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October 19, 2022
Mitigating Respiratory Risks for Our Stabled Horses
By Kim Miller | Equestrian Writer
Horses living indoors can be exposed to 50% more respirable particles than those living outdoors. Understanding this reality is the first step toward reducing respiratory risks that our horses are exposed to when stabled.
All stabled horses inhale allergens and will be affected even if they do not show clinical signs. It is widely acknowledged that airborne respirable dust of less than 5 mm in size found in the stable environment has a major negative impact on respiratory health in horses. These particles can cause the debilitating conditions found on the Equine Asthma Spectrum.
Ample research demonstrates that over 80% of active horses have some degree of respiratory challenges – like the Mild and Moderate Inflammatory Airway Disease found on the Equine Asthma Spectrum. One example is current research identifying 1 in 6 horses in the UK as suffering from Severe Equine Asthma, and 4 out of 5 (2yr old racehorses) suffering from Inflammatory Airway Disease.
In fact, respiratory disorders are the second most common performance limiting factor. Poor performance and exercise intolerance have been found to be more frequent in horses with fungal particles found in their airway than in horses without it (Dauvillier et al., 2018). Horses with respiratory disorders also had 4x the risk of lameness due to fatigue, tiredness, and less oxygen to the muscles (Murry et al., 2009).
Hay & Bedding
It is important we reduce exposure to allergens in the stable environment to aid respiratory health. We know that the majority of dust is brought into the stable in the form of bedding and hay.
Certain types of bedding and forage represent significant risk factors for equine asthma, with dry hay and straw not recommended. Straw can be a source of fungal particles closely linked to respiratory problems. The negative effects of this combination are magnified In American Barn set-ups with shared airspace. The best management regimen is to feed steamed hay and bed on dust-free shavings where possible (Auger and Moore- Colyer, 2017).
Daytime total and respirable particulate concentrations have been found to be nearly double the concentrations measured overnight, independent of management system, further reinforcing the impact of activity within the barn on particulate exposure. Where possible, muck out and sweep the barn when the horses are out in the field or being exercised (Ivester et al., 2014).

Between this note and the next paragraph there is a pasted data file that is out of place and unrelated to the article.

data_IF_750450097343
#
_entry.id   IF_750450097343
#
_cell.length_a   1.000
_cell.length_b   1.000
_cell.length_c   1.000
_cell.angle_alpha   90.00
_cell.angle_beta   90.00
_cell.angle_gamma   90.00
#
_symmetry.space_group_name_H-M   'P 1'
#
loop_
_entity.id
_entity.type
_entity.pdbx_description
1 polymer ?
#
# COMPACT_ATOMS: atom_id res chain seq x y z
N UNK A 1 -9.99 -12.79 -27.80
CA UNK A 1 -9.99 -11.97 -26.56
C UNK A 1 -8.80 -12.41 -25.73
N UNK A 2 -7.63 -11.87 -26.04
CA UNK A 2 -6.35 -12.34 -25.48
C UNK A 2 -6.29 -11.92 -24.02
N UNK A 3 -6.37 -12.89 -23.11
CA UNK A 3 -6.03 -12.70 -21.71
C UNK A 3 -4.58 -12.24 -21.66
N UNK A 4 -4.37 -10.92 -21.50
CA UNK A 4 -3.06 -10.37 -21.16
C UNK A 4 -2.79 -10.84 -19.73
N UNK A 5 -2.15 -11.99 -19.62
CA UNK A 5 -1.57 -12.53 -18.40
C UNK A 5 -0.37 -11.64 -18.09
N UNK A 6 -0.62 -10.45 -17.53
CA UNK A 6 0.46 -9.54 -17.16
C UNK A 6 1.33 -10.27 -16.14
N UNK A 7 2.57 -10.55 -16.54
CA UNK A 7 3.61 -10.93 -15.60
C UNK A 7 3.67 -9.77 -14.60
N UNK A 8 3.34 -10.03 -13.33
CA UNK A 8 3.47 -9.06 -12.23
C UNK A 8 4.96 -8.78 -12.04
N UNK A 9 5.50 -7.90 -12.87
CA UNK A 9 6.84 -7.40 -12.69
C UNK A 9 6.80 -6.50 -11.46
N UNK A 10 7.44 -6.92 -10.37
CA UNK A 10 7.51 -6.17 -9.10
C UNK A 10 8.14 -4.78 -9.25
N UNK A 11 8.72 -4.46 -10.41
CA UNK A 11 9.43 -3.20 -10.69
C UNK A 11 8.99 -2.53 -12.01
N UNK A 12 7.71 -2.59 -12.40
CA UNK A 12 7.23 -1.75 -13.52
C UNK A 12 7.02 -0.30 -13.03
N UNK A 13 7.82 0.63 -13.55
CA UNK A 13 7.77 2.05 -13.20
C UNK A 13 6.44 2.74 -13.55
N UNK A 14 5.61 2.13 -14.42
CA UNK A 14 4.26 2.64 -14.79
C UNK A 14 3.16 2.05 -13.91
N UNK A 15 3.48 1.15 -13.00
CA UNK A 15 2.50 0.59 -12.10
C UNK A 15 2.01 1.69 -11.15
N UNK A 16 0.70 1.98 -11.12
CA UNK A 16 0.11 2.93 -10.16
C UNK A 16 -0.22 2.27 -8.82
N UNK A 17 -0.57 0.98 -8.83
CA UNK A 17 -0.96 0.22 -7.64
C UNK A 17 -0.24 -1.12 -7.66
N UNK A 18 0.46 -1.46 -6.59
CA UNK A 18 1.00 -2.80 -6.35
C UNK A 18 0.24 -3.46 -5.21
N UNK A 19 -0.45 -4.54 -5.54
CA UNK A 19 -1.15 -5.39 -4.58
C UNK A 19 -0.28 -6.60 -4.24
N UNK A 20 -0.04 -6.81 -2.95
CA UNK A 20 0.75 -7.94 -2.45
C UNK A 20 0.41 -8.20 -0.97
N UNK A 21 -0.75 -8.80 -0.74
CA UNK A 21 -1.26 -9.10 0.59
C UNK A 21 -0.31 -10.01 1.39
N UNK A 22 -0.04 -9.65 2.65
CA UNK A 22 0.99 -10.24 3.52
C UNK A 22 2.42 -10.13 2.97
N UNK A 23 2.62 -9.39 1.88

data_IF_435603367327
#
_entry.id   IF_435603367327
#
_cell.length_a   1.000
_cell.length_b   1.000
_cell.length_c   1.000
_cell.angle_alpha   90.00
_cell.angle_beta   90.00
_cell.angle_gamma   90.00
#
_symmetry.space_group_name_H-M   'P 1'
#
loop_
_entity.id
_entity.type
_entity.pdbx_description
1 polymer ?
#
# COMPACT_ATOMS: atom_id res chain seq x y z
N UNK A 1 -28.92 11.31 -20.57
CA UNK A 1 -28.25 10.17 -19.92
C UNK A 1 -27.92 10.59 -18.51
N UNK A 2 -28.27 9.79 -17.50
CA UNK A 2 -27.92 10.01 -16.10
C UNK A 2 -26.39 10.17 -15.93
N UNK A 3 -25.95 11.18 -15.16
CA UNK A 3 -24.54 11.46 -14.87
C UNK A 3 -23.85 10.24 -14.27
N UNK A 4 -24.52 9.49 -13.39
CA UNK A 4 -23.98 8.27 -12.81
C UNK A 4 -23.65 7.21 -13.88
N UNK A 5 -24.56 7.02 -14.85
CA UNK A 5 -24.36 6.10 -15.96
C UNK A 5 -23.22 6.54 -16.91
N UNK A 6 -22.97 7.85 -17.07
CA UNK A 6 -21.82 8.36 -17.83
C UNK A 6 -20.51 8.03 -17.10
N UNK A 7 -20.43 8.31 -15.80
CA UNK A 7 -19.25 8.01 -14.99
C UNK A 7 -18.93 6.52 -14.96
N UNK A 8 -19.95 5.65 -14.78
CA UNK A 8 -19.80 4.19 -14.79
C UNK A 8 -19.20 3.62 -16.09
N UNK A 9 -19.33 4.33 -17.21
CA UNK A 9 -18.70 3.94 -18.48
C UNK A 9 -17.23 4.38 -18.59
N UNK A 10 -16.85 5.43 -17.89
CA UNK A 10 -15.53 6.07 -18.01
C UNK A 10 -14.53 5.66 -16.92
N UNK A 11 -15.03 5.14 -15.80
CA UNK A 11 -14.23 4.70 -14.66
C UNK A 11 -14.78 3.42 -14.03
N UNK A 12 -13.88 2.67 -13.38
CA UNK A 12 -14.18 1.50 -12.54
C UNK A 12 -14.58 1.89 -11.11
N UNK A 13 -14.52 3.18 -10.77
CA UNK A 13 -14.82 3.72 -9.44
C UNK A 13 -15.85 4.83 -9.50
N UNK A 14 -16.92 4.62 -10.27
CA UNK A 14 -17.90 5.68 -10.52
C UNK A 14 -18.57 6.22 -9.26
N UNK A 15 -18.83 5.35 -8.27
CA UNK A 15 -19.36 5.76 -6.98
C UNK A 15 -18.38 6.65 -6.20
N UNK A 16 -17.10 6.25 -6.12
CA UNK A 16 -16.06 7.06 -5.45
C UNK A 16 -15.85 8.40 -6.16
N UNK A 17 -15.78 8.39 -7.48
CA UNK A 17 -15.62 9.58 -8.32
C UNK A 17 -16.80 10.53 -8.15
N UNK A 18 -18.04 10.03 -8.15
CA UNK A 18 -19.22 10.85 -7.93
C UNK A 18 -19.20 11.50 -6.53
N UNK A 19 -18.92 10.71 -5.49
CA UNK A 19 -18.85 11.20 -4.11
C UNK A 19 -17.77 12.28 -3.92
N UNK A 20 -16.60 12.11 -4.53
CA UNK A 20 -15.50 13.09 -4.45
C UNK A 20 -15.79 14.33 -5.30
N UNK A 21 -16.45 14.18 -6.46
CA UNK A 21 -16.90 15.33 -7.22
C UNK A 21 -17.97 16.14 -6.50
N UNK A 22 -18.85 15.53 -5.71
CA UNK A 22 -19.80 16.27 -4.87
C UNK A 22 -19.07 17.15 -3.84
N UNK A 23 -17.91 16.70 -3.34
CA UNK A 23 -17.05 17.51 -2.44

A horse’s urine contains urea, which is a by-product of the digestion and metabolism of protein in the horse’s diet. Urea is broken down by bacteria and off gases as ammonia.
Ammonia levels will vary depending on the stable set-up, ventilation, amount of urine produced by the horse, how often the stable Is mucked out/cleaned/disinfected and the flooring itself.
Highest levels are found 12” from floor level (80- 450ppm). Exposure levels of 220ppm for 10-30 minutes correlate to irritation of the respiratory tract, eyes and nose. This occurs at lower levels when horses are exposed for longer periods of time.
Ammonia production is often particularly high on deep bedding systems, in which wet matter is allowed to seep through layers of bedding to the subfloor. Without sealed flooring and/or heat or chemically treated bedding material, bacteria can accumulate and proliferate. The rule of thumb is that, if you can smell ammonia, it is already at a level that will irritate airways; yours and your horse’s.
A non-porous floor such as Comfortstall by Haygain enables you to muck out the wet bedding, remove all the urine and starve subterranean populations of bacteria that have been thriving on a steady supply of urea. As a sealed, one-piece flooring system, ComfortStall allows you to contain the urine and gives the bedding more chances to absorb it. It also allows for easy and efficient cleaning with disinfectant.
A 2001 study by the Equine Pulmonary Laboratory at Michigan State University’s School of Veterinary Medicine found that young horses stabled during training suffered respiratory distress when compared to pastured horses of the same age. While dust and mould in feed and bedding played a part in pulmonary problems, exposure to ammonia also negatively impacts their respiratory systems (Hayes, 2005).
It's not just horses who should be protected from high ammonia levels. In humans, ammonia exposure causes narrowing of the throat and bronchi, fluid in the lungs, eye irritation, nausea, vomiting, and dizziness. According to the North Carolina Department of Health and Human Services, extended exposure to ammonia fumes can cause chronic inflammation of bronchi, airway hyperactivity, and chronic irritation of the eye membranes.
For more tips on making the stable environment more natural and healthier for our horses, download Haygain's e-book "Optimizing the Stable Environment."
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